NASA’s Ingenuity helicopter, a rotorcraft on Mars, briefly lost touch with the Perseverance rover last week. The helicopter has since regained its connection—but the Martian winter may pose more difficulties in the coming months.

Ingenuity, the first aircraft to achieve controlled and powered flight on another world, missed a scheduled communication session with Perseverance on May 3. The rover acts as Ingenuity’s base station, which sends the helicopter’s data back to Earth while receiving and relaying NASA commands. This is the first communication blackout since the two robots landed on the Red Planet in February 2021. 

A seasonal increase in atmospheric dust, a feature of the approaching Mars winter, caused the blackout by preventing Ingenuity’s solar arrays from being able to fully recharge its batteries. During Martian night, one of the helicopter’s instruments entered a low-power state and reset its clocks. “When the sun rose the next morning and the solar array began to charge the batteries, the helicopter’s clock was no longer in sync with the clock aboard the rover,” NASA wrote in a statement. “Essentially, when Ingenuity thought it was time to contact Perseverance, the rover’s base station wasn’t listening.”

[Related: Ingenuity flew on Mars. Now NASA will push it to the brink of destruction.]

Thankfully the communication drop was short-lived. Once NASA astronomers realized that Perseverance and Ingenuity were out of sync, they commanded the rover to be on continuous alert for Ingenuity’s transmissions. On May 5, NASA’s mission controllers confirmed that the two craft reestablished their connection.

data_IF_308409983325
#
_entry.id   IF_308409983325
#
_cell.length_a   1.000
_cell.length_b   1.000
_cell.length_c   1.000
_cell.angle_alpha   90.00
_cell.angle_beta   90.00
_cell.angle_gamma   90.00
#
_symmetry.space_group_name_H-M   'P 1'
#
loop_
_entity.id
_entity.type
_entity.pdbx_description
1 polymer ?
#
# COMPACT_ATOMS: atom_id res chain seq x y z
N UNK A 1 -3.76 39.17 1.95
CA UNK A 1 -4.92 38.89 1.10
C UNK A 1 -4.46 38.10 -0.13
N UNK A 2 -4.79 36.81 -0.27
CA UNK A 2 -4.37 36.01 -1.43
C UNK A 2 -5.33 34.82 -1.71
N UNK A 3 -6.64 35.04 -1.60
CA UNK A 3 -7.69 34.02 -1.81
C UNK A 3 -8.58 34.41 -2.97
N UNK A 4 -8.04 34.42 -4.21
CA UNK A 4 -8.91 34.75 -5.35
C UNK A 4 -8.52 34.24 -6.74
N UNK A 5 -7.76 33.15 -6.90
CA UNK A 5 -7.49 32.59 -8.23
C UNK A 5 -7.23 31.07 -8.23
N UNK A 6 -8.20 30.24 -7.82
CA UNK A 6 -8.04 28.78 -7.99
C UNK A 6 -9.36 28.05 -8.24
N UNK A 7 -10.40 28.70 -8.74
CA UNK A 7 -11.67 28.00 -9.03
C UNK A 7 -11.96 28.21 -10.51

Ingenuity was originally designed to perform up to five experimental test flights over a span of 30 Martian days, or “sols,” but the helicopter has far exceeded NASA’s expectations. In the Earth year since it landed, Ingenuity has flown over 4.2 miles across the Red Planet, and NASA extended the rotorcraft’s mission in March. The agency has planned flight operations through September.

But Ingenuity wasn’t necessarily designed to withstand the Martian winter’s harshness. The helicopter may have reestablished transmissions with Perseverance, but it’s not fully in the clear. 

“We have always known that Martian winter and dust storm season would present new challenges for Ingenuity, specifically colder sols, an increase in atmospheric dust, and more frequent dust storms,” Ingenuity team lead Teddy Tzanetos of NASA’s Jet Propulsion Laboratory in Southern California said in a statement. “Our top priority is to maintain communications with Ingenuity in the next few sols,” he added.

To preserve battery power and increase chances of retaining consistent signals, NASA engineers reprogrammed Ingenuity’s heaters. Over the next few days, when Mars reaches minus 40°F at night, Ingenuity will shut down quickly, rather than waste precious energy trying to keep the helicopter powered and warm. NASA hopes this will give the instrument a chance to soak up and store enough energy to return to normal operations soon.